Harriet "Never lost a passenger" Tubman, died March 10, 1913
Harriet Tubman was known as "Moses of Her People." In 1849, Harriet's owner was facing mounting debt that belonged to her dead husband, and she decided to sell some of her slaves. Harriet feared being sold into the South, and she fled. Harriet's own husband was free, but he did not want to come, so she had to leave him. Two of her brothers went with her, but later decided to turn back. And so, Harriet continued alone on the Underground Railroad, helped to freedom by both Blacks and Whites.
Harriet herself later became a part of the Railroad, guiding escaping slaves to freedom. She rescued dozens of slaves, was never caught, and in fact threatened to shoot anyone who turned back. No one ever did.
"Her success was wonderful. Time and again she made successful visits to Maryland on the Underground Rail Road, and would be absent for weeks at a time, running daily risks while making preparations for herself and her passengers. Great fears were entertained for her safety, but she seemed wholly devoid of personal fear. The idea of being captured by slave-hunters or slave-holders, seemed never to enter her mind. She was apparently proof against all adversaries. While she thus maintained utter personal indifference, she was much more watchful with regard to those she was piloting. Half of her time, she had the appearance of one asleep, and would actually sit down by the road-side and go fast asleep* when on her errands of mercy through the South, yet, she would not suffer one of her party to whimper once, about "giving out and going back," however wearied they might be by the hard travel day and night. She had a very short and pointed rule or law of her own, which implied death to any who talked of giving out and going back. Thus, in an emergency she would give all to understand that "times were very critical and therefore no foolishness would be indulged in on the road." That several who were rather weak-kneed and faint-hearted were greatly invigorated by Harriet's blunt and positive manner and threat of extreme measures, there could be no doubt."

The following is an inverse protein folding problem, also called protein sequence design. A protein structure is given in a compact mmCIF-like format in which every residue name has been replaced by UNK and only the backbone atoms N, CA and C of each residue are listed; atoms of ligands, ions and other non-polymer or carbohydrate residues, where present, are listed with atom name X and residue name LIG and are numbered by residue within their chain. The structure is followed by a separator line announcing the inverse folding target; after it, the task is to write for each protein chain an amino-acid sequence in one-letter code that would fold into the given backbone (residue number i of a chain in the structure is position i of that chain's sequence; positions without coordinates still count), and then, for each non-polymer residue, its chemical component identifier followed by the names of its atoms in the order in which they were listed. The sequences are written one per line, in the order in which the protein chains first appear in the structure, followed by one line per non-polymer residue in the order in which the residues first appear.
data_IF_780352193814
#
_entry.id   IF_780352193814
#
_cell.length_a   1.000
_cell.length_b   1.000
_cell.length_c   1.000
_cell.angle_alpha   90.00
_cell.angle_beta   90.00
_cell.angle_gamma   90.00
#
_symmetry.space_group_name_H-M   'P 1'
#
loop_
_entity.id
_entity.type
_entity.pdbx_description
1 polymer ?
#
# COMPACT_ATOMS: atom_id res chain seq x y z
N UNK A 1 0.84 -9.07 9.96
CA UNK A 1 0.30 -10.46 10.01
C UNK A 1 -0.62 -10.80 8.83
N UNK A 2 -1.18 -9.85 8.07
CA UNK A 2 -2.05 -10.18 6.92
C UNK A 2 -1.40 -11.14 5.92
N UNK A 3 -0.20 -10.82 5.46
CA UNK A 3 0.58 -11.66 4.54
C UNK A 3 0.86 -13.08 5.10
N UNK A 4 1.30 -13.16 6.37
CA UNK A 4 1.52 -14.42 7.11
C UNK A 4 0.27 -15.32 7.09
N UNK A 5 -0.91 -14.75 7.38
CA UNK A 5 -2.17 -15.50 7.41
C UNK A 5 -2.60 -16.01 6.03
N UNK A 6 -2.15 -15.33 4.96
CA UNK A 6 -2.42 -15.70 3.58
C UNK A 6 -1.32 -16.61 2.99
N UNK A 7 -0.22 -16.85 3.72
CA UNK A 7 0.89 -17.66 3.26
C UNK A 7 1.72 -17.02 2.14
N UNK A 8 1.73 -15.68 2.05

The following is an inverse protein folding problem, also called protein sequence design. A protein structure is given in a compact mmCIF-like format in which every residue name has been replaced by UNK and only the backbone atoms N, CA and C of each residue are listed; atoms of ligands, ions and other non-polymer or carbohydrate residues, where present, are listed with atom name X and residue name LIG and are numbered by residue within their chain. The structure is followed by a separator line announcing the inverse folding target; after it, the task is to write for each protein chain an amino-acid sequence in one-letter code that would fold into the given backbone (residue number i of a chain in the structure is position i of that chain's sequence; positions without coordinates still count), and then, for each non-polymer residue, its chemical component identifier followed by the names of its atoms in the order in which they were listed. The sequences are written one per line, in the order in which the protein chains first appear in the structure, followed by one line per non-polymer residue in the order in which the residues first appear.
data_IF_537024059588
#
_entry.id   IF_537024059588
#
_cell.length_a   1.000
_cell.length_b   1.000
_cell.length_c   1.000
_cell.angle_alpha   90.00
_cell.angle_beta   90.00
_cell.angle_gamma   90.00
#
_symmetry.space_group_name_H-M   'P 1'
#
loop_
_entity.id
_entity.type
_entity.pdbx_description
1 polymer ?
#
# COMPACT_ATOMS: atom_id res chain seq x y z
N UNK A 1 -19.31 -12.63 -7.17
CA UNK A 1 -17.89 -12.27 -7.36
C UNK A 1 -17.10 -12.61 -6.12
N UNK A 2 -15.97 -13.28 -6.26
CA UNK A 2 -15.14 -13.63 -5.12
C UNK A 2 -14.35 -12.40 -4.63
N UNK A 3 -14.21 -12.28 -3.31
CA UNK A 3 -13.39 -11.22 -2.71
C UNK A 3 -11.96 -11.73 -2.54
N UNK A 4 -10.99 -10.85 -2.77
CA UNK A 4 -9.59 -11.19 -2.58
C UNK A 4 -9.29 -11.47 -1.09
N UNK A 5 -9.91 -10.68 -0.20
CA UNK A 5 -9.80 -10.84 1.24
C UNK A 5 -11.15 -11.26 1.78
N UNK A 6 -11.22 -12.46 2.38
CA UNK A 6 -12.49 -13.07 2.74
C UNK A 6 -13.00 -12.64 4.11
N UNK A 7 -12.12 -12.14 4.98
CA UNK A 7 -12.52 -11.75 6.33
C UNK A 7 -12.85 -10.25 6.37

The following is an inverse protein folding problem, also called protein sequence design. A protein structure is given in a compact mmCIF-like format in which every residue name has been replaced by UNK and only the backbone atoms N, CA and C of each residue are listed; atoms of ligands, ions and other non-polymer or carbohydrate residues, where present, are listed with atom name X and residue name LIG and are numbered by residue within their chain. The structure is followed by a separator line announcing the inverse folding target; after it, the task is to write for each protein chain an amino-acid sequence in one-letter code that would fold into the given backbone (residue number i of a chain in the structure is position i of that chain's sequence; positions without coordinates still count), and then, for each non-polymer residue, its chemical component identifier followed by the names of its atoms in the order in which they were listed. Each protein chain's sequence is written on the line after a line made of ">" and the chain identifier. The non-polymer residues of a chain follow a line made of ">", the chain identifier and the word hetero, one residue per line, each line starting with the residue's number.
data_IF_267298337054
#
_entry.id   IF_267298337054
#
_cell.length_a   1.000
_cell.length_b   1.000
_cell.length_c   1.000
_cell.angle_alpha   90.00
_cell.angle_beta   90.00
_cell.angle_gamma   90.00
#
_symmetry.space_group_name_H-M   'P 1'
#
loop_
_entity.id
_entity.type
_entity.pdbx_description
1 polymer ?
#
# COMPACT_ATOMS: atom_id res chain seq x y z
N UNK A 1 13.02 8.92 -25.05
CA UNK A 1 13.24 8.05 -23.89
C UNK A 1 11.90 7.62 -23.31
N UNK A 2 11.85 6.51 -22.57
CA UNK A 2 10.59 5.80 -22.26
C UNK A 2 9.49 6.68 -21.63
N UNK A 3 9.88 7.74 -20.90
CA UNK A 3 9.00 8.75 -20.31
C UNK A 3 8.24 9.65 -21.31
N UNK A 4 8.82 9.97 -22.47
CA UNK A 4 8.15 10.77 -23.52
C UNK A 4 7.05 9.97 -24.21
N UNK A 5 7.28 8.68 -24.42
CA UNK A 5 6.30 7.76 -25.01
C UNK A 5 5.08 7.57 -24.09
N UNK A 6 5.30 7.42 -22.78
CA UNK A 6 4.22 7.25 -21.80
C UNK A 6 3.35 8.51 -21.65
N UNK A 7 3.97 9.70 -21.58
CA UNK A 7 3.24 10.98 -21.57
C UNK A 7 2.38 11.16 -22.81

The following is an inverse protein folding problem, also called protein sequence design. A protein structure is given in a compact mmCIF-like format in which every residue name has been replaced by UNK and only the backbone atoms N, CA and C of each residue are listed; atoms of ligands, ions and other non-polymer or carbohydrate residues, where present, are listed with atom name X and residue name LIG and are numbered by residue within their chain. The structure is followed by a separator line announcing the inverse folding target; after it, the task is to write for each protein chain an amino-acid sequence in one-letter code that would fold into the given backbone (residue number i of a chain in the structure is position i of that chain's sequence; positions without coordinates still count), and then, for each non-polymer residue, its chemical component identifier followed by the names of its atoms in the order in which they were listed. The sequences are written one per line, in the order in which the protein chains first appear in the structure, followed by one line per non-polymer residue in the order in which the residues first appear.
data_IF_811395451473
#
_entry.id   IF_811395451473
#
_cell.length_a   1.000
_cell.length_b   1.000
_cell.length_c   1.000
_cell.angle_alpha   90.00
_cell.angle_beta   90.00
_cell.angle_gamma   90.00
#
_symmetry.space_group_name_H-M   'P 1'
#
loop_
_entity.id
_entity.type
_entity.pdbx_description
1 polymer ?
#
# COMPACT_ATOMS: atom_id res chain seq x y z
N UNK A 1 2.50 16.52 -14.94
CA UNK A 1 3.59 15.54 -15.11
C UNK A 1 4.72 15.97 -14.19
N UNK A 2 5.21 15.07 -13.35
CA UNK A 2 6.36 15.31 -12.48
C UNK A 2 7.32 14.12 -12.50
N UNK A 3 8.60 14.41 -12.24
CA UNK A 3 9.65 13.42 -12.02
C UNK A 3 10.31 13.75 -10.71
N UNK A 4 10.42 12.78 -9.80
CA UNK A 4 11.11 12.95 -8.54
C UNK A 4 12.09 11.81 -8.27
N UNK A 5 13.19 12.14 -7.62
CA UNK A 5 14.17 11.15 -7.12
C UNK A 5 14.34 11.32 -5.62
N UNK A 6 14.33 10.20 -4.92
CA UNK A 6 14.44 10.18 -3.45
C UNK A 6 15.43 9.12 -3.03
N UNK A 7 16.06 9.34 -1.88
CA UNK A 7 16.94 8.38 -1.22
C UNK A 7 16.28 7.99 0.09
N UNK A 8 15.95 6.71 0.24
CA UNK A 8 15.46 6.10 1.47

William Still, author of The Underground Railroad
Additionally, Harriet played a significant role in the Raid at Combahee Creek, an action which freed several hundred slaves during the American Civil War. The Episcopal Church commemorates her life on July 20, along with the lives of Elizabeth Cady Stanton, Amelia Jenks Bloomer, and Sojourner Truth.
Why would a slave ever want to turn back? If captured, they could probably expect a worse fate than if they turned themselves in and begged for mercy, but that's only part of it. When people are abused over the long term, they come to accept their oppression as natural and just - they internalize their oppression. There were women who fought against the Equal Rights Amendment. Back home in Singapore, there are Chinese Christians who bristle at the notion that Jesus was not White.
God sent Harriet Tubman to free her people's bodies from slavery. Her task is not complete - you can free the body, but the mind still has to deal with internalized oppression. Often, we deal with that by taking those internalized patterns of oppression, and using them on others. These days, many African-American Christians have joined campaigns to deny rights to the LGBT community. I heard that one Michigan pastor said that he'd even join with the Ku Klux Klan against homosexuals.
That's what a soul still in bondage sounds like, and it's frightening. But, God sent us Harriet. You can bet that She has sent us other prophets to work on our minds and souls as well as our bodies. Stay tuned.
From the Episcopal calendar of lesser feasts and fasts:
"O God, whose Spirit guides us into all truth and makes us free: Strengthen and sustain us as you did your servants Elizabeth, Amelia, Sojourner, and Harriet. Give us vision and courage to stand against oppression and injustice and all that works against the glorious liberty to which you call all your children; through Jesus Christ our Savior, who lives and reigns with you and the Holy Spirit, one God, for ever and ever. Amen."